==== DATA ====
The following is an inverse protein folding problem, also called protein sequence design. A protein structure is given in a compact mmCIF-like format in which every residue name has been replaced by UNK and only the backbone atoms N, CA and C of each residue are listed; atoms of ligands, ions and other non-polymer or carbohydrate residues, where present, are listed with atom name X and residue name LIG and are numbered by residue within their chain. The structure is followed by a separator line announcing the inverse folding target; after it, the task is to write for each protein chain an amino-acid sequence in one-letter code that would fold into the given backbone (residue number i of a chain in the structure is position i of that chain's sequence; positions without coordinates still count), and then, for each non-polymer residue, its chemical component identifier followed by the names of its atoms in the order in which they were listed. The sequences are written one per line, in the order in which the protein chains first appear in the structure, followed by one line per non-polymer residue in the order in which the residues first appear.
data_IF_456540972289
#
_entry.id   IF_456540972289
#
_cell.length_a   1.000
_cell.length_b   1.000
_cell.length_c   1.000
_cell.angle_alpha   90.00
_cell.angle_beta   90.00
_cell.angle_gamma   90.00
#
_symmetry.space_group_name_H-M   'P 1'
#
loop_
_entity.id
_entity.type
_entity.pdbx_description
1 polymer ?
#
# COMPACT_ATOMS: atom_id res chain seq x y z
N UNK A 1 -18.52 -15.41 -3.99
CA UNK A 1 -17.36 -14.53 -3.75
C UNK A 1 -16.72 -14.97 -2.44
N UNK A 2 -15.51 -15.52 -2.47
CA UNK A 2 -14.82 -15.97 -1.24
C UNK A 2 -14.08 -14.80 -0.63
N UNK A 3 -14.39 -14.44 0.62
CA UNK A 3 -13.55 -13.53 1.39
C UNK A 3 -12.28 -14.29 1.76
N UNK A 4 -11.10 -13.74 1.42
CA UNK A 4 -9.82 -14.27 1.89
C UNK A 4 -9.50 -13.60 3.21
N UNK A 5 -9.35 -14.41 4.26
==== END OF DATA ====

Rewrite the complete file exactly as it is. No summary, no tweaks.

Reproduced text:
The following is an inverse protein folding problem, also called protein sequence design. A protein structure is given in a compact mmCIF-like format in which every residue name has been replaced by UNK and only the backbone atoms N, CA and C of each residue are listed; atoms of ligands, ions and other non-polymer or carbohydrate residues, where present, are listed with atom name X and residue name LIG and are numbered by residue within their chain. The structure is followed by a separator line announcing the inverse folding target; after it, the task is to write for each protein chain an amino-acid sequence in one-letter code that would fold into the given backbone (residue number i of a chain in the structure is position i of that chain's sequence; positions without coordinates still count), and then, for each non-polymer residue, its chemical component identifier followed by the names of its atoms in the order in which they were listed. The sequences are written one per line, in the order in which the protein chains first appear in the structure, followed by one line per non-polymer residue in the order in which the residues first appear.
data_IF_456540972289
#
_entry.id   IF_456540972289
#
_cell.length_a   1.000
_cell.length_b   1.000
_cell.length_c   1.000
_cell.angle_alpha   90.00
_cell.angle_beta   90.00
_cell.angle_gamma   90.00
#
_symmetry.space_group_name_H-M   'P 1'
#
loop_
_entity.id
_entity.type
_entity.pdbx_description
1 polymer ?
#
# COMPACT_ATOMS: atom_id res chain seq x y z
N UNK A 1 -18.52 -15.41 -3.99
CA UNK A 1 -17.36 -14.53 -3.75
C UNK A 1 -16.72 -14.97 -2.44
N UNK A 2 -15.51 -15.52 -2.47
CA UNK A 2 -14.82 -15.97 -1.24
C UNK A 2 -14.08 -14.80 -0.63
N UNK A 3 -14.39 -14.44 0.62
CA UNK A 3 -13.55 -13.53 1.39
C UNK A 3 -12.28 -14.29 1.76
N UNK A 4 -11.10 -13.74 1.42
CA UNK A 4 -9.82 -14.27 1.89
C UNK A 4 -9.50 -13.60 3.21
N UNK A 5 -9.35 -14.41 4.26